Planning for future EU action continues, and the Council has already discussed the European Commission’s draft EU budget for 2018 – and proposed certain reductions to strategic investment programmes. On Tuesday afternoon, Parliament’s reading of the 2018 EU budget will consider a report from its Committee on Budgets that proposes not only to reverse these cuts, but to increase spending on programmes aiming to respond to EU citizens’ main concerns: jobs and growth, security, and tackling climate change.
Following this debate, (and a discussion on foreign affairs issues), Parliament will decide whether or not to grant discharge for the 2015 budget for the Council and European Council. The decision, postponed from spring, will take account of the Budgetary Control Committee’s proposal to refuse to grant discharge once again. The Committee insists that the Council must undergo the same scrutiny as other institutions, whereas the Council and the European Council submitted a joint expenditure budget, and provided insufficient information on building project spending, among other issues on which the committee notes a lack of cooperation.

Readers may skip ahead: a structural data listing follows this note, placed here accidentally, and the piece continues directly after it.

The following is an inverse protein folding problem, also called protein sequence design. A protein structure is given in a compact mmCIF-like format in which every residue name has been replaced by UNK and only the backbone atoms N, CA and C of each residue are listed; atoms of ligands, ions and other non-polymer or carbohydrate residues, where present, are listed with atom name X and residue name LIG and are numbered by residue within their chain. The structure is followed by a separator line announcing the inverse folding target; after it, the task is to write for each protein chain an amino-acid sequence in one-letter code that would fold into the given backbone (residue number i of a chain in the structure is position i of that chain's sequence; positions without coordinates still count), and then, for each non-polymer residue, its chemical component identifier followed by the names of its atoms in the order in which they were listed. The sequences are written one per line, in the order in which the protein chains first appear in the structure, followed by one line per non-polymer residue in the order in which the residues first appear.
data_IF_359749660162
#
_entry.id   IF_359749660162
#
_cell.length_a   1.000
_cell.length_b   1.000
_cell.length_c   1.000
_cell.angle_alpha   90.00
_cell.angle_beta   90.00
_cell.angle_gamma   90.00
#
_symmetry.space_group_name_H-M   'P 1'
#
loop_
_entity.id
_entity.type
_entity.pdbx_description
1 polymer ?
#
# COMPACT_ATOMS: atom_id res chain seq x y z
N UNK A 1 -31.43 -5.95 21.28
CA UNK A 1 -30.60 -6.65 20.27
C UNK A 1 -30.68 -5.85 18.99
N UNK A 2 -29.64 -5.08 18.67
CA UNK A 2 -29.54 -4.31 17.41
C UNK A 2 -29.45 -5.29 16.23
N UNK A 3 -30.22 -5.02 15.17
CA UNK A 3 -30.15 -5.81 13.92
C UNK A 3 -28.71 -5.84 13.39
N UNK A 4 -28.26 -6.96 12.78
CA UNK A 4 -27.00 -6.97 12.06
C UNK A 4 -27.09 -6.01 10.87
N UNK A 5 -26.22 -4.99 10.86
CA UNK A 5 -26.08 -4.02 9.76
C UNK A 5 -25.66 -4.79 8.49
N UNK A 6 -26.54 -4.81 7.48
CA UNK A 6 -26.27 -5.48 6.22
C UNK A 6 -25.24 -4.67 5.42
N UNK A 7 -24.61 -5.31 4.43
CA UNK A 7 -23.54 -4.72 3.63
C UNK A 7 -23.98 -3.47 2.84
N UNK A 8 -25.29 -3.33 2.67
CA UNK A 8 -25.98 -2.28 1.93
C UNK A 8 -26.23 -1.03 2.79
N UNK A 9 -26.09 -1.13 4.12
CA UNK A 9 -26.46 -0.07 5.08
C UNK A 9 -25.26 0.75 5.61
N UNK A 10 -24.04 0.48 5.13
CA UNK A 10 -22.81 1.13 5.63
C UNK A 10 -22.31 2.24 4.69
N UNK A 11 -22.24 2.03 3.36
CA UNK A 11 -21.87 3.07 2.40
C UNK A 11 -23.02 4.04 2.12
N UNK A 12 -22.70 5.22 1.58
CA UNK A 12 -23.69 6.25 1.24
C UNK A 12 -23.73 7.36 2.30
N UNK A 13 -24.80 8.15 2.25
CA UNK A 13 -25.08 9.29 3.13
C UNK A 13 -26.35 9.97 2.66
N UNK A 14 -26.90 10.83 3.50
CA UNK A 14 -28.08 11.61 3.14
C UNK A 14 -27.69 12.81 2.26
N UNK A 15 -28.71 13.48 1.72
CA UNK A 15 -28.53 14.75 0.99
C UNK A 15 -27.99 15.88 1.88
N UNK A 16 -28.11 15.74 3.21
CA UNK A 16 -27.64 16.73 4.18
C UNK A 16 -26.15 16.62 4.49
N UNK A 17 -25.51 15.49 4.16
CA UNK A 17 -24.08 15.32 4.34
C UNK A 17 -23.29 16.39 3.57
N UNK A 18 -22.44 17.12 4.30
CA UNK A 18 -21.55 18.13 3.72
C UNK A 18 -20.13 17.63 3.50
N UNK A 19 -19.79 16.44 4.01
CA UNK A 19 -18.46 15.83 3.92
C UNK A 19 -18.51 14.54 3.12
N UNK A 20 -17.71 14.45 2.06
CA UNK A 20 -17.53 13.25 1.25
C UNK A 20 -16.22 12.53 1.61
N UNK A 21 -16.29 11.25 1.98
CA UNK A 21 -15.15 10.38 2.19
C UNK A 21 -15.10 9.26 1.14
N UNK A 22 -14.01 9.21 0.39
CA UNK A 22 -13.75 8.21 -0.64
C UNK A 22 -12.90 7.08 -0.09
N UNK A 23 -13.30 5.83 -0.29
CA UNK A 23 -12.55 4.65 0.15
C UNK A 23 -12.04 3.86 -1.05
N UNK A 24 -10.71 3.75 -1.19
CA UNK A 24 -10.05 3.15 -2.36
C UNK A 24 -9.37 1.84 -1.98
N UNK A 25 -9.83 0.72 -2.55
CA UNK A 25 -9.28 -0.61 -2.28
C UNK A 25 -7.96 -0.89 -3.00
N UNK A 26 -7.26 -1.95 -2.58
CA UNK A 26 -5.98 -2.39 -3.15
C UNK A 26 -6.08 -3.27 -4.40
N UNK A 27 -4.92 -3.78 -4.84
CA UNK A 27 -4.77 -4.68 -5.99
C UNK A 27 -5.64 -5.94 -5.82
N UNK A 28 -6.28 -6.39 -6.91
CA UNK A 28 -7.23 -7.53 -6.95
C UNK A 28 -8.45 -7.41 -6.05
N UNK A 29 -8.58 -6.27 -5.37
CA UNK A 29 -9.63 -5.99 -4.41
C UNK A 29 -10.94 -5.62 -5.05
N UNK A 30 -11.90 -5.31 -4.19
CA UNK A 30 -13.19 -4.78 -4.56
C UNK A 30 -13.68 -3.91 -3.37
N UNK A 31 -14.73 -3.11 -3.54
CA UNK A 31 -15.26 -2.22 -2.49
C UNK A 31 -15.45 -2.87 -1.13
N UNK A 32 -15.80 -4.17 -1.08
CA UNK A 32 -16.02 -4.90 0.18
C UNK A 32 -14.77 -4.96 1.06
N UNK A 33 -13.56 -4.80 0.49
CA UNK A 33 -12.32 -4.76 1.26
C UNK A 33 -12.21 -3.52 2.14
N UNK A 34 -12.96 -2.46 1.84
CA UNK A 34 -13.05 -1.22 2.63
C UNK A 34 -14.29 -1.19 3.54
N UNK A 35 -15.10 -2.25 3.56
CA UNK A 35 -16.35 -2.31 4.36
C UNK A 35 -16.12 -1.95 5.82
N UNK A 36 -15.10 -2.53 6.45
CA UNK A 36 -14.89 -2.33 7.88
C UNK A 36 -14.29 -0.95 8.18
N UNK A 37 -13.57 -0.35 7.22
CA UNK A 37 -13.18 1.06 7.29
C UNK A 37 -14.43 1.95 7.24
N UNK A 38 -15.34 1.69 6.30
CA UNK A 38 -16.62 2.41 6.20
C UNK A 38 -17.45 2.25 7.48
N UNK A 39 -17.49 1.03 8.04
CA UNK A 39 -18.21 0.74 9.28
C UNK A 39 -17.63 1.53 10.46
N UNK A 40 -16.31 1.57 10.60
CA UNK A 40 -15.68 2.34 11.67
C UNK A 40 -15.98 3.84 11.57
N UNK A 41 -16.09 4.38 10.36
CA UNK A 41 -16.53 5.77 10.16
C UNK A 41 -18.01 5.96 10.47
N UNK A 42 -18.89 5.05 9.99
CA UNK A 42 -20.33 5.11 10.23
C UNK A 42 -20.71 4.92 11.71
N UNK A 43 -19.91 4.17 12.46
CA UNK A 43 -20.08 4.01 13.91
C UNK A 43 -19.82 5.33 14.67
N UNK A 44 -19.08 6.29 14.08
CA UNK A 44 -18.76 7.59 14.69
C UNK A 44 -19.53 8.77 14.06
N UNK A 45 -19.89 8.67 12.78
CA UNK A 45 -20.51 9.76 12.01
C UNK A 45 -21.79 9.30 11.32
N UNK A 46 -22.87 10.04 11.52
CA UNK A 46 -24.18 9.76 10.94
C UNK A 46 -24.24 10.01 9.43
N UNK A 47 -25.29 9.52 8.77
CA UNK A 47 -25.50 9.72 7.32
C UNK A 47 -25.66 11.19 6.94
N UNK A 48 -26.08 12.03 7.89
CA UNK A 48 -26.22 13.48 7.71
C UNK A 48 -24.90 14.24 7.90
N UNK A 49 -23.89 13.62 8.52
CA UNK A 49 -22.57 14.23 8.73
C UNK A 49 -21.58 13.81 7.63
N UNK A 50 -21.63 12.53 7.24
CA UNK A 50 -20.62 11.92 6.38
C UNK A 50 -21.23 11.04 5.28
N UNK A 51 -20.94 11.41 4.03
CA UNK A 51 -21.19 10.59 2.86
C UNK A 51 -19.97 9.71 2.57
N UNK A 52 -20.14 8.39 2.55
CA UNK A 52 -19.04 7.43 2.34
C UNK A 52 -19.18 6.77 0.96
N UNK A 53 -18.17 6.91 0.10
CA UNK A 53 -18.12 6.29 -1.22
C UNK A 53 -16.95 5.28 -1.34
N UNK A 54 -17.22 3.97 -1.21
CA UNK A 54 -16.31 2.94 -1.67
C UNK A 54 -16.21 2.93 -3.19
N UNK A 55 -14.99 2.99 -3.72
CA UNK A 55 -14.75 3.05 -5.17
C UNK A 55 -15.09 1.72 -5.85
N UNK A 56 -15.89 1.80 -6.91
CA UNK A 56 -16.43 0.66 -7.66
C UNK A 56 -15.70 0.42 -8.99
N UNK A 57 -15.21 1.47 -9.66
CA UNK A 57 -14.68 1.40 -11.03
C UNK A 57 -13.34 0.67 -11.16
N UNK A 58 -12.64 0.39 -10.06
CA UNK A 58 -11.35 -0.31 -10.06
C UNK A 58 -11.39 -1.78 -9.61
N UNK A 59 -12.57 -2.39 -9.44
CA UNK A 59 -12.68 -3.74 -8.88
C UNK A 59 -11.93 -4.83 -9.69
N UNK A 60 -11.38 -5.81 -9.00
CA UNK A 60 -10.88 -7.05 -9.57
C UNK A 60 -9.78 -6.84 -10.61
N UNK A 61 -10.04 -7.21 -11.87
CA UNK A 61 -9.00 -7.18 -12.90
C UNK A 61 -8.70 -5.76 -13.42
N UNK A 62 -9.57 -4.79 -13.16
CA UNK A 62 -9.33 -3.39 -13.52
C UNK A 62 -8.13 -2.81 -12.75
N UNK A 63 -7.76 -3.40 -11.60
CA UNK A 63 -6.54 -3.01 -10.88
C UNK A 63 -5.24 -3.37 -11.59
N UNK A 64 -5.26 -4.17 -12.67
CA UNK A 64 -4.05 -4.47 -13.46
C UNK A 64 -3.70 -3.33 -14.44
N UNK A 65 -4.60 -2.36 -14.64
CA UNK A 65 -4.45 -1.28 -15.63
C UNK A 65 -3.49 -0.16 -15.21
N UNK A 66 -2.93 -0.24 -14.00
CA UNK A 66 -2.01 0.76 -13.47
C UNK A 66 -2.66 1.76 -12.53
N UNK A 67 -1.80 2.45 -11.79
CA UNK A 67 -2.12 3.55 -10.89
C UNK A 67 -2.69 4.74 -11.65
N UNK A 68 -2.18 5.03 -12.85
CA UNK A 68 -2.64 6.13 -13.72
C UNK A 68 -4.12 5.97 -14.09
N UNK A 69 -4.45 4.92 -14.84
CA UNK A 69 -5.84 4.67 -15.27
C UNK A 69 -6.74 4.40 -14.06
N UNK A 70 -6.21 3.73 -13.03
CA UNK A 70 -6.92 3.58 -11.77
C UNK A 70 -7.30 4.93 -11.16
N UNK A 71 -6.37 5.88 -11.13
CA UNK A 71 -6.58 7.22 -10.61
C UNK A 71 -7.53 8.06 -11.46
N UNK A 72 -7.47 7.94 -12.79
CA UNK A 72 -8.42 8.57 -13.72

Continuing on the theme of accountability, on Monday evening, Members will return to the insecurity faced by those who bring information into the public domain regarding organisations or persons who act against the public interest. While the EU institutions themselves employ measures to protect whistle-blowers, no legislation provides a minimum level of legal security and equal treatment for individuals who take considerable personal risks to expose such issues as the Panama Papers.